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The Public Cacophony of “Positivity”

Updated: Jan 21, 2021

Blue skies, warm sun, and total peace is yours on a delightful schooner. There are no engines activated, as you revel in the sound of the birds and the waters while they gently massage the wood, metal, and plastic of your hearty vessel. The wind whipping on the canvas and nylon sails evoke pleasant memories of the great American flag, proudly dancing in the wind on a festive Fourth of July.

The peace of my weekend leisure was starkly contrasted last night as I finished my dossier, with the complete disclosure of my professional life. I was in one of my favorite local coffee shops. I received a call from a dignified and intelligent woman.

Her comment?

“Where are you, it sounds like you’re surrounded by crazy people! I can barely hear you!”

Indeed, I was surrounded by dozens of “modern,” and “progressive” members of the positivity cult, recently described in an Alvarism article.

Ideology aside, their interpersonal behavior is where the lunacy hits the street. They collect themselves in tiny troops of 4 to 8 people. At least 3 to 5 of them speak loudly, nearly at screaming pitch for normal conversation, and with a rapidity that aims to prevent anyone else from being able to interject. The remaining 3 to 5 people recede and exhibit passive aggressive body language, while placing their faces in the verbal blast radius of these manic, regressed human beings.

Where did they learn this neuroticism? Where did they pick up the insecurity expressed by aggressive, rude, egocentric, and self-centered communication? Why do they think they are so happy and “positive,” accompanied by aggressive smiles and laughter, when their desperate mania indicates a great coverup of self-loathing and fear?

Are they so unintelligent that they can’t stop their erratic mouths for a few moments, so that they can imagine they are angels floating above themselves, looking down, and seeing very unstable people, whose mania and forced, phony positivity, only indicates deep intrinsic loneliness and desperation for validation and adulation?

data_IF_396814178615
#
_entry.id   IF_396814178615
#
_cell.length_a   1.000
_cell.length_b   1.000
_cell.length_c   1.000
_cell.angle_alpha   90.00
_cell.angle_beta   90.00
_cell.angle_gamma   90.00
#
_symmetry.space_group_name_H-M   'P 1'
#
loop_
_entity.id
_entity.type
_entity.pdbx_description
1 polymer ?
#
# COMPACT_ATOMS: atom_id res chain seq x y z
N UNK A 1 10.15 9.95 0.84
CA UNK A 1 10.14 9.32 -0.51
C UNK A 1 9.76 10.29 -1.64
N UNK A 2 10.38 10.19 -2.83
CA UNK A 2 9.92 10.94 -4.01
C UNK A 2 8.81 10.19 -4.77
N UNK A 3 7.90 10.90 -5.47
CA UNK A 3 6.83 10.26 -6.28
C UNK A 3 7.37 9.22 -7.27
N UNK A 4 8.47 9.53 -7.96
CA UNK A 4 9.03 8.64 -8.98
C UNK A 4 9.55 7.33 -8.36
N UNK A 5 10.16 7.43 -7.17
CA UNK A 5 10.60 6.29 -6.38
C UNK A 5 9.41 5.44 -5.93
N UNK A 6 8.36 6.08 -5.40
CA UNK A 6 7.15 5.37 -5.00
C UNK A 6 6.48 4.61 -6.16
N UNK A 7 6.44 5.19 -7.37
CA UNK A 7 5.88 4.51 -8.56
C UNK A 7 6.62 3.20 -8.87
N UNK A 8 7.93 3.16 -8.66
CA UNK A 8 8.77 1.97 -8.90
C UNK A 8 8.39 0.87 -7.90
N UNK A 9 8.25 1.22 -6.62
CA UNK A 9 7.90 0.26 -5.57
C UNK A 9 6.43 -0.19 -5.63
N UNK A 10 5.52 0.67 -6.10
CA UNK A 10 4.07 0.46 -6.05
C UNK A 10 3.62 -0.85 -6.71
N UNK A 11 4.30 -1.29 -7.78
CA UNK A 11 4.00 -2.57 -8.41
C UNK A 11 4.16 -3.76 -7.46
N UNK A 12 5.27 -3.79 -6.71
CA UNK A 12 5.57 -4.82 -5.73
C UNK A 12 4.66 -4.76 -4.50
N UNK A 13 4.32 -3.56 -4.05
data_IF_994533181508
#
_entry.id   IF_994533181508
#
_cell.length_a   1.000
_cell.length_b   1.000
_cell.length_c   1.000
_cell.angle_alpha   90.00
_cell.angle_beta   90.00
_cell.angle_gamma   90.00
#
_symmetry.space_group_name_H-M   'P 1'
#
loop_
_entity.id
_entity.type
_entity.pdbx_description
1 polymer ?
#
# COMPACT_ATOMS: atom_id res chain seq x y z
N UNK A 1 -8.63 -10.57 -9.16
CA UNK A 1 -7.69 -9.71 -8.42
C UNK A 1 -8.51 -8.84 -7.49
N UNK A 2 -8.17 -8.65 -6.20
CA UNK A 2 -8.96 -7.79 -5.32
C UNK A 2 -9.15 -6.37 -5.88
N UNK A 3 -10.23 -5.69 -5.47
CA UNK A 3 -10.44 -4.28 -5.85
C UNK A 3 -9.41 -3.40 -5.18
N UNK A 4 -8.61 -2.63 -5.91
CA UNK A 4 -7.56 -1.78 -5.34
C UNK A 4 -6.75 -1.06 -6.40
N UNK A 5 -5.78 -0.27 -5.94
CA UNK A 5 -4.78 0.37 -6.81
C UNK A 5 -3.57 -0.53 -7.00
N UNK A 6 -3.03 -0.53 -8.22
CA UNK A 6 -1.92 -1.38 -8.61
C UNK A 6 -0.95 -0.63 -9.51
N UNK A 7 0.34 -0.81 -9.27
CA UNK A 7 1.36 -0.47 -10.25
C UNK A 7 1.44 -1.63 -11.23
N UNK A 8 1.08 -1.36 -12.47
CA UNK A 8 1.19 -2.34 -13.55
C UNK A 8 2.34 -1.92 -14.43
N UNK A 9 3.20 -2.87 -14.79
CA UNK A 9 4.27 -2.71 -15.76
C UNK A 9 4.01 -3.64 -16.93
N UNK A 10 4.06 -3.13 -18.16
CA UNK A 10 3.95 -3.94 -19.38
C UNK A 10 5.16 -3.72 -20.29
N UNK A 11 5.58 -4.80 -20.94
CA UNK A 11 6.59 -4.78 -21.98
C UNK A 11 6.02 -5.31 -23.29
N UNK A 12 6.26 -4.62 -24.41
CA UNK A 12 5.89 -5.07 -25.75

Some aspects of the Positivity Cult ideology are mentioned in the previously cited article. They are indoctrinated by the religions and philosophies of public schooling – secular humanism, theosophism, and dialectical materialism. If mankind becomes god, per the secular humanist protocol, then popularity, validation, and attention become the sacred Eucharist. It is a formula for desperation and dependency upon shallow adulation.

Substance and erudition do not matter to these people, because universal truth draws attention away from the personality and towards eternity. So they favor sophistry, rhetoric, emotive interaction, and trendy amusements in social interactions, competing with each other for the most amusing and sensational stimulation. These are people with no substance, no concern for what is true, and fixation upon power-exchange rather than value-exchange. To them, value is determined by popular opinion rather than logic, evidence, and historical inputs.

In addition to the public school indoctrination of secular humanism, theosophism, and dialectical materialism, these young adults were raised on amoral and neurotic entertainment like Sponge Bob Square Pants. By contrast, Generation X had cartoons with morals in every story – Duck Tales, Rescue Rangers, the original TMNT cartoon, and Gummi Bears.